They've been saying that since the first news reports. Then it hit 33 degree celsius el Nino year coastal water temps and bam...Patricia was a big old five.

      My hat is off to modern day weather forecasting.

      I can view Doppler from the pocket cellie in a field far enough from town they can't hear you scream, but even now, predicting the path of a hurricane is still probabilistic.

    • by Rei ( 128717 )

      200-165=50?

      • 160 MPH was an estimate at landfall based on satellite images. Having been through many hurricanes those estimates are many times wrong, esp for storms that are rapidly weakening as they approach land. It's not well understood but a storm that is strengthening as it approaches land is much more dangerous than a storm that is weakening, irrespective of absolute wind field values.
      • Re: (Score:3, Informative)

        by Anonymous Coward

        NHC did say that the 190 mph estimate in the last full advisory prior to landfall might be a "generous" estimate. The special advisory indicating that Patricia had made landfall estimated the winds at 165 mph at that time. However, the most recent advisory included an interesting comment:

        An unconfirmed sustained wind report of 185 mph and a gust to 211 mph was received from a NOAA/NWS Hydrometeorological Automated Data System (HADS) elevated station (295 ft) at Chamela-Cuixmala, Mexico near the time of landfall. This observation should be considered unofficial until it has been quality controlled.

    • by jklovanc ( 1603149 ) on Friday October 23, 2015 @09:03PM (#50791519)

      Winds were down over 50mph by the time it made landfall.

      Fifty miles per hour seems like a lot until you realize that means winds are still up to 150mph.

      • by Gr8Apes ( 679165 )

        Fifty miles per hour seems like a lot until you realize that means winds are still up to 150mph.

        It's like driving with the top down on the autobahn.

        • by sfcat ( 872532 )

          Fifty miles per hour seems like a lot until you realize that means winds are still up to 150mph.

          It's like driving with the top down on the autobahn.

          Its more like standing in the middle of the autobahn while traffic zooms past you. Its not the 150mph wind that gets you, its the 4x4s flying at 100mph that you have to worry about.

        • It's like driving [at 150mph] with the top down on the autobahn.

          Have you ever tried it? Then shut the fuck up.

    • Re: (Score:2, Insightful)

      by Anonymous Coward

      The news I heard said it was down to 190mph (down 10 mph), and the eye looked like it was still there. Yes, it will decrease quickly now, but that will just mean lots of water and storm surge.

    • by Anonymous Coward on Friday October 23, 2015 @10:13PM (#50791765)

      I'm not sure the ocean is to blame for the weakening. Patricia had a very compact inner core and a tiny eye. Strong hurricanes generally undergo eyewall replacement cycles, in which the inner eyewall contracts in and an outer eyewall takes over as the main eyewall. The NHC advisories emphasized the very compact inner core in the 11 AM EDT advisory. The 5 PM EDT advisory mentioned an outer wind maximum, which would be the outer eyewall. It sounds like Patricia was undergoing and eyewall replacement cycle as it made landfall in Mexico. Category 5 hurricanes rarely maintain their maximum intensity for very long. Eyewall replacement cycles typically result in the storm weakening while that takes place. Normally, cool waters associated with the California current (the cool northerly branch of the north Pacific gyre) do result in cool waters in the eastern Pacific, but I don't think that's the primary reason for Patricia weakening. I think an eyewall replacement cycle is primarily responsible for the weakening.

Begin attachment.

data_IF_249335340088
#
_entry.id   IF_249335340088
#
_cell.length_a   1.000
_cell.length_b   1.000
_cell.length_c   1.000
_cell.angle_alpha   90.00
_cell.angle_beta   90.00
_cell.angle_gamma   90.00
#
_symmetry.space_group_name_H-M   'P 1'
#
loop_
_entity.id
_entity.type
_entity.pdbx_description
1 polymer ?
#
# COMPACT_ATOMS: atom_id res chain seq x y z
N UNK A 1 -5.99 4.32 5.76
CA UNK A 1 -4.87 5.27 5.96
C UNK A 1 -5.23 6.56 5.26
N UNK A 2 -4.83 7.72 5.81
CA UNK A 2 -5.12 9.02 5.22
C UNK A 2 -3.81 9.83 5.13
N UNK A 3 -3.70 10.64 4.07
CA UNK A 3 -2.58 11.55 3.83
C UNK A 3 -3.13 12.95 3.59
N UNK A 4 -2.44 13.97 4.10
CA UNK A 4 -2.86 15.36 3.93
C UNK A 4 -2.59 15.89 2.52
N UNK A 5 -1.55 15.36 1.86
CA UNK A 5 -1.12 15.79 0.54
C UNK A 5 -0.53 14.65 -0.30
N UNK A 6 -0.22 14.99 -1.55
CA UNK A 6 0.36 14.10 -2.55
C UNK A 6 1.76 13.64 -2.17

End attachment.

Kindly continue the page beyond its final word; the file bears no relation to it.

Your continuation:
• Take a look at the terrain and vegetation, and see what a drag it is on the wind.

      • When you look at the intensity history of hurricanes hitting that region nearly all of them follow the same pattern as Patricia - significant structural weakening as they approach the coast. This can't be explained as an eyewall replacement cycle.
    • by quax ( 19371 ) on Friday October 23, 2015 @10:17PM (#50791773)

      Anon comment nailed it, from wunderground:

      "Late-afternoon data from a NOAA hurricane hunter aircraft in Patricia indicates that the hurricane is forming concentric eyewalls, presaging an eyewall replacement cycle, where the inner eyewall collapses and is replaced by an outer eyewall that forms out of a spiral band. This process typically weakens the peak winds of the hurricane by up to 20 mph, but spreads out the highest winds of the storm over a larger area. This process typically reduces the wind damage from a storm, but makes a larger storm surge, leading to more storm surge damage."

    • by Tablizer ( 95088 )

      Is that from an "eye" witness?

  • 190 mph winds (Score:5, Insightful)

    by rmdingler ( 1955220 ) on Friday October 23, 2015 @08:44PM (#50791461) Journal
    It'll crush the ocean-front vacation homes of the wealthy,

    and,

    the only homes of the poor.

    • Re: (Score:1, Funny)

      by Anonymous Coward

      Most Mexicans won't be hurt. Two-thirds of them already living in the US.

    • Re: (Score:1, Insightful)

      by Anonymous Coward

      In other news bleeding heart liberals cry out for the poor citizens of Pompeii while taking the opportunity to bash the wealthy's island paradise.

      God the left can be so moronic.

  • Life that could see has been in that area for millions of years.
  • by Anonymous Coward

    This is what I predicted when I did my Ph.D in Climatology: a chaotic system will produce much larger storms than ever before. 30 years later it turns out I was right!

    • by Layzej ( 1976930 )
      Here's an interesting video where scientists explain why global warming intensifies storms and precipitation: https://youtu.be/2K2s2EjsXJI [youtu.be]
    • Re:Get used to it (Score:5, Insightful)